File Under "What?" Nintendo Shuts Down the Classic Edition

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Steve Anderson
The Video Store Guy
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File Under "What?" Nintendo Shuts Down the Classic Edition

Some business decisions look positively ludicrous on their face, and Nintendo recently made one of these itself. Starting this month, Nintendo will shut down production on the Classic Edition and, with that, take a major revenue stream out of the market.

It's a shocking move by Nintendo, especially given that the Classic Edition--a system containing 30 classic games--has been frantically selling out in stores for the last six months.

As for reason, there doesn't seem to be much of one. A Nintendo representative noted that the system was never "...intended to be an ongoing, long-term product," further noting that added shipments were brought in to augment the original plans. In fact, reports note that, so far, Nintendo has already sold around 1.5 million systems for a combined gross around $90 million.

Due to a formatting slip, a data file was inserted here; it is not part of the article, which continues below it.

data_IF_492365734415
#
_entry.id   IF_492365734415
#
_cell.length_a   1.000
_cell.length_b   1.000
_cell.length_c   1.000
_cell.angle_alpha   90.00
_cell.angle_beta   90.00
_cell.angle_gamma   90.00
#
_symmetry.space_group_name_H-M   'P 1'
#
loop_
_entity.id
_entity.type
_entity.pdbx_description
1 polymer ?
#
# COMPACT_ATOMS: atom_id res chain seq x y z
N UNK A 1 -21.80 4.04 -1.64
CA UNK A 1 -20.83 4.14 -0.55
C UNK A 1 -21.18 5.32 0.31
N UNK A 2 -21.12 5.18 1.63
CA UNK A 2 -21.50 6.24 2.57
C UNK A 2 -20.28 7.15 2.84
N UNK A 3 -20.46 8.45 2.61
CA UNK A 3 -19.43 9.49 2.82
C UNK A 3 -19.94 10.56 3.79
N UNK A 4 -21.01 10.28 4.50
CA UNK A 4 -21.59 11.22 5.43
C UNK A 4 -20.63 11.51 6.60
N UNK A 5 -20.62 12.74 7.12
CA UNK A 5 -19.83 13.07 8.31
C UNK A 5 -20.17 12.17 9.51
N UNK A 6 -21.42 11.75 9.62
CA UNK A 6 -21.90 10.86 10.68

Further, Nintendo apparently wasn't prepared for the sales level generated; it was looking to sell specifically to the older gamer who grew up with eight-bit Nintendo. Its much more universal appeal came as a shock to the company.

However, given reports that Nintendo is also doubling its Switch production, so it could well be that Nintendo is shutting down one product line to free up capacity for building more of the item that's Nintendo's biggest chance of successful gain right now.

It's kind of bizarre to think that it would actually be a good move to shut down a profitable product line in order to free up capacity for an even more profitable product line. Yet it's not a bad idea; if you've got a box that makes three twenties come out every day and another box that makes six twenties, it's worth stopping one to make the other.

The surface bizarrity doesn't stop--diversification isn't a bad thing as it protects against sudden profit loss--but there is a reasonable explanation. Sometimes, that's the best you can get, and you just have to carry on regardless.

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